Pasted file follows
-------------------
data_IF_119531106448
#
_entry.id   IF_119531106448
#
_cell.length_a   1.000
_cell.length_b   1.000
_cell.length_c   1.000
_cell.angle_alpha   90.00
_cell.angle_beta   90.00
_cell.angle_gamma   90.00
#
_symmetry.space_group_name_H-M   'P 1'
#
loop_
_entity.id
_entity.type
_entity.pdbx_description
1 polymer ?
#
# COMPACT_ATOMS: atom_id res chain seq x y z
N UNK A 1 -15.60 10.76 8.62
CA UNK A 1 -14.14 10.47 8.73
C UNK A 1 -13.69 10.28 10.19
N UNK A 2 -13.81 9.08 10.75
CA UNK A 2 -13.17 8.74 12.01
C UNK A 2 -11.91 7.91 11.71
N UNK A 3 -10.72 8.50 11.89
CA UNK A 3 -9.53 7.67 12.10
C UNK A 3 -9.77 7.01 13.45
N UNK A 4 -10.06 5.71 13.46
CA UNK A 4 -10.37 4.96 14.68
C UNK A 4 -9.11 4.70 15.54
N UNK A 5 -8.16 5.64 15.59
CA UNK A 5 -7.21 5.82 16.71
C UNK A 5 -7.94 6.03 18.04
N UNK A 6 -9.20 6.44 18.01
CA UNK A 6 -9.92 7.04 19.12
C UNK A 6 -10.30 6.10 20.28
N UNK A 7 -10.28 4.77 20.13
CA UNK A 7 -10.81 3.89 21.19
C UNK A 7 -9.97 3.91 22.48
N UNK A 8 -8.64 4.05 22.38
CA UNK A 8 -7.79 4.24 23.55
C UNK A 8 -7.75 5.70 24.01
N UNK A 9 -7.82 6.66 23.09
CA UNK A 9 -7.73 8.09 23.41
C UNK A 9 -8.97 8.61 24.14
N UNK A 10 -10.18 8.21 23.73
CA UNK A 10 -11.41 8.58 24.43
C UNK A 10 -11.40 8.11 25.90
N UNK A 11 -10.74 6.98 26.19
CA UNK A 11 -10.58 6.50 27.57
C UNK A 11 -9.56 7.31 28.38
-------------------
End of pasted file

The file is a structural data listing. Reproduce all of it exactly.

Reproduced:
data_IF_119531106448
#
_entry.id   IF_119531106448
#
_cell.length_a   1.000
_cell.length_b   1.000
_cell.length_c   1.000
_cell.angle_alpha   90.00
_cell.angle_beta   90.00
_cell.angle_gamma   90.00
#
_symmetry.space_group_name_H-M   'P 1'
#
loop_
_entity.id
_entity.type
_entity.pdbx_description
1 polymer ?
#
# COMPACT_ATOMS: atom_id res chain seq x y z
N UNK A 1 -15.60 10.76 8.62
CA UNK A 1 -14.14 10.47 8.73
C UNK A 1 -13.69 10.28 10.19
N UNK A 2 -13.81 9.08 10.75
CA UNK A 2 -13.17 8.74 12.01
C UNK A 2 -11.91 7.91 11.71
N UNK A 3 -10.72 8.50 11.89
CA UNK A 3 -9.53 7.67 12.10
C UNK A 3 -9.77 7.01 13.45
N UNK A 4 -10.06 5.71 13.46
CA UNK A 4 -10.37 4.96 14.68
C UNK A 4 -9.11 4.70 15.54
N UNK A 5 -8.16 5.64 15.59
CA UNK A 5 -7.21 5.82 16.71
C UNK A 5 -7.94 6.03 18.04
N UNK A 6 -9.20 6.44 18.01
CA UNK A 6 -9.92 7.04 19.12
C UNK A 6 -10.30 6.10 20.28
N UNK A 7 -10.28 4.77 20.13
CA UNK A 7 -10.81 3.89 21.19
C UNK A 7 -9.97 3.91 22.48
N UNK A 8 -8.64 4.05 22.38
CA UNK A 8 -7.79 4.24 23.55
C UNK A 8 -7.75 5.70 24.01
N UNK A 9 -7.82 6.66 23.09
CA UNK A 9 -7.73 8.09 23.41
C UNK A 9 -8.97 8.61 24.14
N UNK A 10 -10.18 8.21 23.73
CA UNK A 10 -11.41 8.58 24.43
C UNK A 10 -11.40 8.11 25.90
N UNK A 11 -10.74 6.98 26.19
CA UNK A 11 -10.58 6.50 27.57
C UNK A 11 -9.56 7.31 28.38